Nevertheless, the comparative leadership ratings in MORI’s last polls have a very strong relationship with the final gap between the parties at the election, so this is a useful guide.

With the new data, I’m looking – as before – at both the difference in satisfaction with May and Corbyn, and the difference in net satisfaction, ie also taking into account those who are dissatisfied.

Graphs are below, but the headline is: on the gap in satisfaction the Tories are projected to win by 13pts, and on the gap in net satisfaction they’re projected to win by 15pts.

With a linear regression (rather than polynomial) this increases to 14pts and 16pts, so the range is 13-16pts (this is Great Britain only, though that doesn’t make much difference to the gap).

This means the Tories are on course for a win that’s about as large as the one in 1983 – less than it seemed a few weeks ago, but still historically large.

It seems surprising that the projected gap has narrowed by two points when the correlation was very good both for the previous analysis and for this one. I initially thought it might be that views of Corbyn were relatively unsettled compared to past elections as he’d been leader for a fairly short time when the election was called – so the swing towards him might have been unusually large. But actually the change in his satisfaction over this period is only around median – he’s gained less in terms of relative satisfaction, since the last poll, than the swing towards Howard in 2005, Blair in 1997 and Kinnock in 1992. The answer may just be that the ‘model’ is quite sensitive and is moved by a change of a few points in satisfaction, but still leaves an overlap around 15-16pts.

So, regardless of the reason – and despite Corbyn’s slightly improved satisfaction score – the projection still points to the largest win by any party for at least 34 years.

Leadership satisfaction polls suggest the Tories will win by 15-18pts

Posted in Historical polls, Politics on May 9th, 2017 by Leo – Comments Off on Leadership satisfaction polls suggest the Tories will win by 15-18pts

Quite long and data-y. Key points:

  • Historical polls show the gap between satisfaction with Labour and Tory leaders, in polls close to elections, is an extremely good predictor of the gap between the parties at the election.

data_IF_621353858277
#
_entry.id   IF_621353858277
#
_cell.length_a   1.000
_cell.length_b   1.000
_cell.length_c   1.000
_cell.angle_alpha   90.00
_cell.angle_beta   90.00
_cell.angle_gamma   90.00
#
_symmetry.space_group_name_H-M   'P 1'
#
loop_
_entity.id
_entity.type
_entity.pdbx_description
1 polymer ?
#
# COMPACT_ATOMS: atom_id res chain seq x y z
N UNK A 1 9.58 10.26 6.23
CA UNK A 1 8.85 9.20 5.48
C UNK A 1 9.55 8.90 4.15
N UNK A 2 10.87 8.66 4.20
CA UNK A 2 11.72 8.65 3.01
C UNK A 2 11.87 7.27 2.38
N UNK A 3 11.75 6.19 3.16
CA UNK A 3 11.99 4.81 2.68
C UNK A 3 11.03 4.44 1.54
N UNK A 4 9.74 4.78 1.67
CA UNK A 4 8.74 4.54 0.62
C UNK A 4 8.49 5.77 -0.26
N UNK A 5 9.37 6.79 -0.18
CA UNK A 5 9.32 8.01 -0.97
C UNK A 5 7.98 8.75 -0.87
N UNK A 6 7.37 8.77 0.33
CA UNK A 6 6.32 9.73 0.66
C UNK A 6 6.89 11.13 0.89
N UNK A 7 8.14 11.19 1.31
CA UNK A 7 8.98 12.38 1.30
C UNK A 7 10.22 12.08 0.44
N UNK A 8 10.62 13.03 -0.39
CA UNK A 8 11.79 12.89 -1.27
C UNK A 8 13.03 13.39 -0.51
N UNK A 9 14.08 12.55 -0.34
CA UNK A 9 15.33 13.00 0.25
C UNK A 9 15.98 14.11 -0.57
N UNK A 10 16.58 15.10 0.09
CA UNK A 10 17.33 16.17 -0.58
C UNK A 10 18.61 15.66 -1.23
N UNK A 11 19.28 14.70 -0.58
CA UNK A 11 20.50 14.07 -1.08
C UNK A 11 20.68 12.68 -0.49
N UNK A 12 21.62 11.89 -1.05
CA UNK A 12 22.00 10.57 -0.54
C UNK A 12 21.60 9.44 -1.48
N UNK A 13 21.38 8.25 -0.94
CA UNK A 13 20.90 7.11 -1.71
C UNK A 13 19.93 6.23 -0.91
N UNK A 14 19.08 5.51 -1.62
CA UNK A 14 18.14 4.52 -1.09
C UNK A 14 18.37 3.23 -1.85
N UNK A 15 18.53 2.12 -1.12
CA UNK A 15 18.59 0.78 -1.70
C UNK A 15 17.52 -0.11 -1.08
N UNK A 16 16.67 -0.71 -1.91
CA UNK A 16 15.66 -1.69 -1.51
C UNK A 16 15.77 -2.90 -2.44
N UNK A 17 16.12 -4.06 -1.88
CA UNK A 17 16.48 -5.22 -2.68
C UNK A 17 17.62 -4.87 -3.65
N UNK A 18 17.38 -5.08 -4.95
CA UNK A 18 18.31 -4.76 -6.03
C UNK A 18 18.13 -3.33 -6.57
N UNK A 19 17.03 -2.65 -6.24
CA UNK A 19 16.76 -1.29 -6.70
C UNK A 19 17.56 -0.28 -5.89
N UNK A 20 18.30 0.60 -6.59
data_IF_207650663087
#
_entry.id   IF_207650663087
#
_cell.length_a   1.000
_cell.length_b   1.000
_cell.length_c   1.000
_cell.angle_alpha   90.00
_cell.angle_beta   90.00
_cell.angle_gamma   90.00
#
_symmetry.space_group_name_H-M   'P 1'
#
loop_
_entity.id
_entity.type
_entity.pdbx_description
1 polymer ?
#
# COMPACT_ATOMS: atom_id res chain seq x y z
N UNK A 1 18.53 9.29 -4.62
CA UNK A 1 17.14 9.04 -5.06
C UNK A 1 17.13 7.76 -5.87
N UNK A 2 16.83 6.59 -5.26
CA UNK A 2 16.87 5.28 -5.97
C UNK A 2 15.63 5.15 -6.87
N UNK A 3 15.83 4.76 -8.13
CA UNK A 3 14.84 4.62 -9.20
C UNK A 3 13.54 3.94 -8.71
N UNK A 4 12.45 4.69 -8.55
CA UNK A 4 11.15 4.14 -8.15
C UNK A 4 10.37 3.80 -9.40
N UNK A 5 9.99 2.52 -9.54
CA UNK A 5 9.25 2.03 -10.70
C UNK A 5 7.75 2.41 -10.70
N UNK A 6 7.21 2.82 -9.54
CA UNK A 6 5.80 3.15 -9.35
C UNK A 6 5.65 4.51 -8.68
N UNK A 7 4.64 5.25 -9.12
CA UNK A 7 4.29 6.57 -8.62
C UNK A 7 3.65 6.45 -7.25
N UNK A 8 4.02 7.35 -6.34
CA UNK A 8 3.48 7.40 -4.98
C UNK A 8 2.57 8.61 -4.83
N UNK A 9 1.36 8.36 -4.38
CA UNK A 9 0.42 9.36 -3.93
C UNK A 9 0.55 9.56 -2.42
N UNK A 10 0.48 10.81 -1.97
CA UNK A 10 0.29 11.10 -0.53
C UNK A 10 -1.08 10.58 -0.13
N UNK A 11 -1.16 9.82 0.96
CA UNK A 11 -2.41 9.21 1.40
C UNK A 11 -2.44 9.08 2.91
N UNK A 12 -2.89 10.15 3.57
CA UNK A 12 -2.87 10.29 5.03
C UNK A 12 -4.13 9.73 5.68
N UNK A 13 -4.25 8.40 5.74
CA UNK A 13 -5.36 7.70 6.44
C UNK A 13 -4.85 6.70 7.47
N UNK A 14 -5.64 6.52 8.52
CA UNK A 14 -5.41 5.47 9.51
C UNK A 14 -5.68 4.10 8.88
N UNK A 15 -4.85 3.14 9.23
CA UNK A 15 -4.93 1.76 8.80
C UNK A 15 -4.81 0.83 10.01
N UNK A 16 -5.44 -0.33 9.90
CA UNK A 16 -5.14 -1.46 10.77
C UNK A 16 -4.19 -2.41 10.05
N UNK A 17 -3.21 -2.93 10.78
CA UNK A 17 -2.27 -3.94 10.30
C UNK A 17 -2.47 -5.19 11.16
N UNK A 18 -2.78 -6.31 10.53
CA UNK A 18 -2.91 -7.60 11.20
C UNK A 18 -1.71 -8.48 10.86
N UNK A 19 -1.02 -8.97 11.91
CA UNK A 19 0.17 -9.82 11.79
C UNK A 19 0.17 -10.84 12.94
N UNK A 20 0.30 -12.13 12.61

• It is actually a better predictor of the gap between the parties than voting intention data.
  • The measure suggests the Tories are on course for a 15-18pt win.
  • This means current polls may be overstating the Tories’ lead.

Two years ago this week, Matt Singh correctly argued, against the consensus, that the Tories were on course for a clear win.

This post recreates one of the analyses Matt used to come to his conclusion. Using it, I suggest the Tories are on course for a 15-18pt victory.

I’m using Mori’s long-running data on satisfaction with the party leaders. This was one of several that Matt used and is being widely talked about as an apparent sign that the Tories will win (note, Matt used several other measures as well – my analysis is less thorough than his and I’m not suggesting this is such a serious study as his was).

Some high-profile commentators treat this satisfaction data as if it’s a direct substitute for voting intent. So when, for example, 23% say they are satisfied with the job Corbyn was doing, some people have interpreted that as meaning Labour would get 23% of the vote. That is not borne out by the data.

The following charts compare satisfaction with the leaders, from Mori’s polls taken six weeks before the election (chosen so we can compare with the latest Mori poll, from April 2017).

The first shows the percentage satisfied with the Prime Minister minus the percentage satisfied with the Leader of the Opposition, compared with the governing party’s lead at the election.

The second is essentially the same, but shows the difference in net satisfaction between the leaders, so also takes into account how many are dissatisfied.

For each I’ve used a polynomial regression, as Matt did. This points towards a Tory victory of 15pts if we compare only those who are satisfied. If we compare net satisfaction the Tory victory is 17pts. Both have nearly equally good r-squared values.  The fit is almost exactly as good with a linear regression but in that case the Tory victory is around 1pt greater. So I suggest this points to a Tory victory of 15-18 points.

(This is in GB only, but that shouldn’t make much difference to the gap between the parties expressed in terms of UK results.)

This suggests the Tories are likely to exceed their 1983 victory, but probably not 1931.